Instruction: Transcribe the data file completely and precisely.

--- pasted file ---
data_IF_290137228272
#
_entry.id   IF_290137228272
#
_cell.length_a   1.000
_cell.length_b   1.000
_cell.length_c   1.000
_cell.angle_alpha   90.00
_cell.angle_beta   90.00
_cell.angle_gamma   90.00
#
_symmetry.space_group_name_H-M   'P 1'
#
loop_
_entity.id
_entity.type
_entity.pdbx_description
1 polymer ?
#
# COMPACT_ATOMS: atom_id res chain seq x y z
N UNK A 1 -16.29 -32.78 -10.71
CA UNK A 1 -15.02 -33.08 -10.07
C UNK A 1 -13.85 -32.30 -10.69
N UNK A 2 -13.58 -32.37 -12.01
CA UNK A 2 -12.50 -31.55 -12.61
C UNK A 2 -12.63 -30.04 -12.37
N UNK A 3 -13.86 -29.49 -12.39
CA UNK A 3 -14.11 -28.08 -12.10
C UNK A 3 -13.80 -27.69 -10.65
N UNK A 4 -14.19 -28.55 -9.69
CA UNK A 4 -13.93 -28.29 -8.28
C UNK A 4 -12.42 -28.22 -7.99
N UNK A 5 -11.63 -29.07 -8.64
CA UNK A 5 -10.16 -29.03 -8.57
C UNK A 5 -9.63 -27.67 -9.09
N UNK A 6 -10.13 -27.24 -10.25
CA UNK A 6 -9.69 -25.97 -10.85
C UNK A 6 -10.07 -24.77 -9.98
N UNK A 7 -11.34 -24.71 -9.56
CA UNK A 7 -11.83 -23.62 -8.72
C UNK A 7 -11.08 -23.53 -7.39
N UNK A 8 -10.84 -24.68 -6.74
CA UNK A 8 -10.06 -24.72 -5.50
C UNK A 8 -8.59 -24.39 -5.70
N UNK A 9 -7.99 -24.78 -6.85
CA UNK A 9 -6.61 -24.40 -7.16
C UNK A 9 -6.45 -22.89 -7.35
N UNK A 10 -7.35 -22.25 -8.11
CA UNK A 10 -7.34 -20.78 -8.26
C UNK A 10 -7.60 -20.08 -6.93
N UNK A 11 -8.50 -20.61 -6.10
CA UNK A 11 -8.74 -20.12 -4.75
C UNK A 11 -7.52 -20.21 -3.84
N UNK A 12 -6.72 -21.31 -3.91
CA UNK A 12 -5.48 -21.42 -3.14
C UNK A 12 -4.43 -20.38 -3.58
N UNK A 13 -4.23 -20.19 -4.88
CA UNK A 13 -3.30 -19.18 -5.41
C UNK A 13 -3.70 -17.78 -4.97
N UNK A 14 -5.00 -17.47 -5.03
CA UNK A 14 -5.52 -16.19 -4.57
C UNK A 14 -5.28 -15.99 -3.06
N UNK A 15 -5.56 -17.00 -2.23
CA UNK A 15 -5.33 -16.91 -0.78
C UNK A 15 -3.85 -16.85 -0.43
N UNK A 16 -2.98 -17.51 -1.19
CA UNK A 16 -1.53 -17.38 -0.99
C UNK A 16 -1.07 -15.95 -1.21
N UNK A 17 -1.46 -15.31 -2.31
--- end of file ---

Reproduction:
data_IF_290137228272
#
_entry.id   IF_290137228272
#
_cell.length_a   1.000
_cell.length_b   1.000
_cell.length_c   1.000
_cell.angle_alpha   90.00
_cell.angle_beta   90.00
_cell.angle_gamma   90.00
#
_symmetry.space_group_name_H-M   'P 1'
#
loop_
_entity.id
_entity.type
_entity.pdbx_description
1 polymer ?
#
# COMPACT_ATOMS: atom_id res chain seq x y z
N UNK A 1 -16.29 -32.78 -10.71
CA UNK A 1 -15.02 -33.08 -10.07
C UNK A 1 -13.85 -32.30 -10.69
N UNK A 2 -13.58 -32.37 -12.01
CA UNK A 2 -12.50 -31.55 -12.61
C UNK A 2 -12.63 -30.04 -12.37
N UNK A 3 -13.86 -29.49 -12.39
CA UNK A 3 -14.11 -28.08 -12.10
C UNK A 3 -13.80 -27.69 -10.65
N UNK A 4 -14.19 -28.55 -9.69
CA UNK A 4 -13.93 -28.29 -8.28
C UNK A 4 -12.42 -28.22 -7.99
N UNK A 5 -11.63 -29.07 -8.64
CA UNK A 5 -10.16 -29.03 -8.57
C UNK A 5 -9.63 -27.67 -9.09
N UNK A 6 -10.13 -27.24 -10.25
CA UNK A 6 -9.69 -25.97 -10.85
C UNK A 6 -10.07 -24.77 -9.98
N UNK A 7 -11.34 -24.71 -9.56
CA UNK A 7 -11.83 -23.62 -8.72
C UNK A 7 -11.08 -23.53 -7.39
N UNK A 8 -10.84 -24.68 -6.74
CA UNK A 8 -10.06 -24.72 -5.50
C UNK A 8 -8.59 -24.39 -5.70
N UNK A 9 -7.99 -24.78 -6.85
CA UNK A 9 -6.61 -24.40 -7.16
C UNK A 9 -6.45 -22.89 -7.35
N UNK A 10 -7.35 -22.25 -8.11
CA UNK A 10 -7.34 -20.78 -8.26
C UNK A 10 -7.60 -20.08 -6.93
N UNK A 11 -8.50 -20.61 -6.10
CA UNK A 11 -8.74 -20.12 -4.75
C UNK A 11 -7.52 -20.21 -3.84
N UNK A 12 -6.72 -21.31 -3.91
CA UNK A 12 -5.48 -21.42 -3.14
C UNK A 12 -4.43 -20.38 -3.58
N UNK A 13 -4.23 -20.19 -4.88
CA UNK A 13 -3.30 -19.18 -5.41
C UNK A 13 -3.70 -17.78 -4.97
N UNK A 14 -5.00 -17.47 -5.03
CA UNK A 14 -5.52 -16.19 -4.57
C UNK A 14 -5.28 -15.99 -3.06
N UNK A 15 -5.56 -17.00 -2.23
CA UNK A 15 -5.33 -16.91 -0.78
C UNK A 15 -3.85 -16.85 -0.43
N UNK A 16 -2.98 -17.51 -1.19
CA UNK A 16 -1.53 -17.38 -0.99
C UNK A 16 -1.07 -15.95 -1.21
N UNK A 17 -1.46 -15.31 -2.31